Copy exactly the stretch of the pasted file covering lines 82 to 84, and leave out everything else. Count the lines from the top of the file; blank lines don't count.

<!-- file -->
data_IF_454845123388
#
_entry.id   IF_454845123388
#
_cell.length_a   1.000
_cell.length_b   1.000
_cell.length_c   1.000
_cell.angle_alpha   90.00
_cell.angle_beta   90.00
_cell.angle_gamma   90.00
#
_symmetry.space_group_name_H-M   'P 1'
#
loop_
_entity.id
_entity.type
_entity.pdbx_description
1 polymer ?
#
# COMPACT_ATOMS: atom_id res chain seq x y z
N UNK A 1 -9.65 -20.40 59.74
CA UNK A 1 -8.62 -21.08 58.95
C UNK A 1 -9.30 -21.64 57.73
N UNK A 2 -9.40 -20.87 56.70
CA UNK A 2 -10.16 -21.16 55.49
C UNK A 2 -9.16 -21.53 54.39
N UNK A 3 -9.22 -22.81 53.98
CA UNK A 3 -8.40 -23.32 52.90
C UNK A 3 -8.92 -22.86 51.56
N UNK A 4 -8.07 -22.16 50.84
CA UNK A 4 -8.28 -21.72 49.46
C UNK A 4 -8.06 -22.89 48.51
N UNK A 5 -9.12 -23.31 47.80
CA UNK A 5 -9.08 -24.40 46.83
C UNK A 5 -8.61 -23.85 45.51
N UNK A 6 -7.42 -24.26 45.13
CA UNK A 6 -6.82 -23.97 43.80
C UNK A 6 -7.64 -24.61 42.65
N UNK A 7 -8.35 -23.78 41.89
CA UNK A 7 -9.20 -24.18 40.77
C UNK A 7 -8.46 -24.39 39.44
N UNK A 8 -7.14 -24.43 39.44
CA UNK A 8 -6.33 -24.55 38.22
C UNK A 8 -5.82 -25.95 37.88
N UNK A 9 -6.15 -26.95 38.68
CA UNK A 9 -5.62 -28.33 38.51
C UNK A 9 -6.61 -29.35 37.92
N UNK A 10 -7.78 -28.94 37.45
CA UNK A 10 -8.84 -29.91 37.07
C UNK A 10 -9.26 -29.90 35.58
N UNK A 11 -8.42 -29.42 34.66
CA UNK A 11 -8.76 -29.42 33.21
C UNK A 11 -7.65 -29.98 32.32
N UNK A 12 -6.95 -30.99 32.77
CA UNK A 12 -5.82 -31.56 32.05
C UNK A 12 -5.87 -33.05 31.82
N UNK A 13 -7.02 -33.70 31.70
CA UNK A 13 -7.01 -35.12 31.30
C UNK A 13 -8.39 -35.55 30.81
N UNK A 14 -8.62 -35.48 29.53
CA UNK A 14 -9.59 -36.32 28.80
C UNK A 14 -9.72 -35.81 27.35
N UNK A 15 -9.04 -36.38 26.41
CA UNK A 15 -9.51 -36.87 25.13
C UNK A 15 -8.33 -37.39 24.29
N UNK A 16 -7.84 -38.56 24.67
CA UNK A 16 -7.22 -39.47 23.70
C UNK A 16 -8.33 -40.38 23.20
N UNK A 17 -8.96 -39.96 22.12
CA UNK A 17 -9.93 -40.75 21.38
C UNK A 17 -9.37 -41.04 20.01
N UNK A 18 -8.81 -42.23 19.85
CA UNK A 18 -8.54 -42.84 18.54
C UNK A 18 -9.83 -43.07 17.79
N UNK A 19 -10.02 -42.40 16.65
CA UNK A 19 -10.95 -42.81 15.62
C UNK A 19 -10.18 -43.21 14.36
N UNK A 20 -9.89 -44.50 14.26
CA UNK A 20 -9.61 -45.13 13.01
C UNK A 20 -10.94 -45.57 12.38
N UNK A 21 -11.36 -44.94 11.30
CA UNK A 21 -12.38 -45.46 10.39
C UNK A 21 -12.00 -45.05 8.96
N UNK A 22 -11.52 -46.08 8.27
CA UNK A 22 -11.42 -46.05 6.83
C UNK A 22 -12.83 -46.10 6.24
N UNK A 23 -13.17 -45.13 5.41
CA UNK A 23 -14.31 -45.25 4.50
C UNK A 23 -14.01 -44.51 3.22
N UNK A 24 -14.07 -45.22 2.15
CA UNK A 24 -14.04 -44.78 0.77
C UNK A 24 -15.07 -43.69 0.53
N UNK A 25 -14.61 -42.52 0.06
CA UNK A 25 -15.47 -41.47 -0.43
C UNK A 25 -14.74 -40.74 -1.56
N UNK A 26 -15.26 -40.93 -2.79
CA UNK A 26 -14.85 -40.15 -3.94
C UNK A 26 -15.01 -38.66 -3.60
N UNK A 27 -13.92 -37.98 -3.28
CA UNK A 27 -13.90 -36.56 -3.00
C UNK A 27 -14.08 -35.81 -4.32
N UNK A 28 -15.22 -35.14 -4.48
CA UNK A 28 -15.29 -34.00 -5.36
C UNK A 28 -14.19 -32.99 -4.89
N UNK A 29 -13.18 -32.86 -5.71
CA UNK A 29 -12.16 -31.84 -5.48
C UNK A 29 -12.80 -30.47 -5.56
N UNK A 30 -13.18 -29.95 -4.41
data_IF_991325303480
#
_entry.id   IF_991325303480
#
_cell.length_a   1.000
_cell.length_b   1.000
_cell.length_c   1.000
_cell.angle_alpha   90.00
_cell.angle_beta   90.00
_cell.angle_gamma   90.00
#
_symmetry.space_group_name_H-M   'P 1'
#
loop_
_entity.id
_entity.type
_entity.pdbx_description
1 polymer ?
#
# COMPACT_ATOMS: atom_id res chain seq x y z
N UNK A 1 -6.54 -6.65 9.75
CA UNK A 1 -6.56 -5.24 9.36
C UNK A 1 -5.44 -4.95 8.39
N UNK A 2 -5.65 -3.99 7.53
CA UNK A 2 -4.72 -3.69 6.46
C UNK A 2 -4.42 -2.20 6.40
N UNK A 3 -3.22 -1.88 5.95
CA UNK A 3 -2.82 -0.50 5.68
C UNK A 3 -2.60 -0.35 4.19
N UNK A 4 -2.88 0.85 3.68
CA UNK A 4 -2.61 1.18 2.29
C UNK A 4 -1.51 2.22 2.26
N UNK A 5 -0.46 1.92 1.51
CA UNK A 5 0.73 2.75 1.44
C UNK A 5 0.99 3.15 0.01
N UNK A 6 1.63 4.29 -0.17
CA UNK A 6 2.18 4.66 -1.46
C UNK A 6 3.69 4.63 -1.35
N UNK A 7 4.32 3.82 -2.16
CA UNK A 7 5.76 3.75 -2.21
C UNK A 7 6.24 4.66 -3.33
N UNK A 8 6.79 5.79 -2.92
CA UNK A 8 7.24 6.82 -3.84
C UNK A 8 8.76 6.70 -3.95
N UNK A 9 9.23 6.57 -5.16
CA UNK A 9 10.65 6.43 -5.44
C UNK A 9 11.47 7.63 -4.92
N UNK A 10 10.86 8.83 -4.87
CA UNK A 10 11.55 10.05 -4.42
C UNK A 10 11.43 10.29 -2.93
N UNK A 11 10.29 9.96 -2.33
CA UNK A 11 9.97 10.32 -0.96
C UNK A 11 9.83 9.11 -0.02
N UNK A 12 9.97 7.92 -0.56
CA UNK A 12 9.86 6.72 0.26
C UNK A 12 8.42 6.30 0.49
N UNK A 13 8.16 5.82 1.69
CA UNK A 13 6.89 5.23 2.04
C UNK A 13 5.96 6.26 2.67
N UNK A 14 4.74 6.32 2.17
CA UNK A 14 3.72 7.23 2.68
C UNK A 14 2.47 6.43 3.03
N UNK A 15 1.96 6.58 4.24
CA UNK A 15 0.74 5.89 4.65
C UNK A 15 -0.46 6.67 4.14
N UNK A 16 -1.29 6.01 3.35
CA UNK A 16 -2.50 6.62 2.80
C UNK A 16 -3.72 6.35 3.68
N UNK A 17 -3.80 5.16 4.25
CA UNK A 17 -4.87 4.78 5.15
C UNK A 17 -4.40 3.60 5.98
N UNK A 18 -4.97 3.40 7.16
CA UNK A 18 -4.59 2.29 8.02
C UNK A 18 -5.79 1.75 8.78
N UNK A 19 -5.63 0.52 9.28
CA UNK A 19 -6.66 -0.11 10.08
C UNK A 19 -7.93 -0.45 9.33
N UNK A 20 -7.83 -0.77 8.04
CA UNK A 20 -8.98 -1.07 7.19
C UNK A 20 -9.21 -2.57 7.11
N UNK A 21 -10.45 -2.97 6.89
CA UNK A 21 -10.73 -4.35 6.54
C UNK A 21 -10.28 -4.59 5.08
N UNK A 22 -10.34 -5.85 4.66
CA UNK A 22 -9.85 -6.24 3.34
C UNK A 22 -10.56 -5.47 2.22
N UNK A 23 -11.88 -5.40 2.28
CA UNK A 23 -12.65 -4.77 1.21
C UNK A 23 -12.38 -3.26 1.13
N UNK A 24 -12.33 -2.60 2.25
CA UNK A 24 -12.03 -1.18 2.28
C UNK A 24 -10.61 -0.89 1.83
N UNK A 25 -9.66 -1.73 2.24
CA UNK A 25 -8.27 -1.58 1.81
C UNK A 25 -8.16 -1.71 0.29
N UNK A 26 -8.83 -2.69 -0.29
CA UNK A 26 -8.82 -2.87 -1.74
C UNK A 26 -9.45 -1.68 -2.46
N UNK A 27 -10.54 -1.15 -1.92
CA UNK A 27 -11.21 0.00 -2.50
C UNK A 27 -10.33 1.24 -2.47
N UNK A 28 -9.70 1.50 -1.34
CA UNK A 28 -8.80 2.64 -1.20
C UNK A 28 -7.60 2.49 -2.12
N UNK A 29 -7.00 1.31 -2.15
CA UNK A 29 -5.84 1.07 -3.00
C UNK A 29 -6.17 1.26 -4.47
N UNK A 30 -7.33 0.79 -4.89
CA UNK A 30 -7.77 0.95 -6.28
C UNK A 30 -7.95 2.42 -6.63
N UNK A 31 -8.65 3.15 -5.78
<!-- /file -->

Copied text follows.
CA UNK A 21 -12.38 -45.46 10.39
C UNK A 21 -12.00 -45.05 8.96
N UNK A 22 -11.52 -46.08 8.27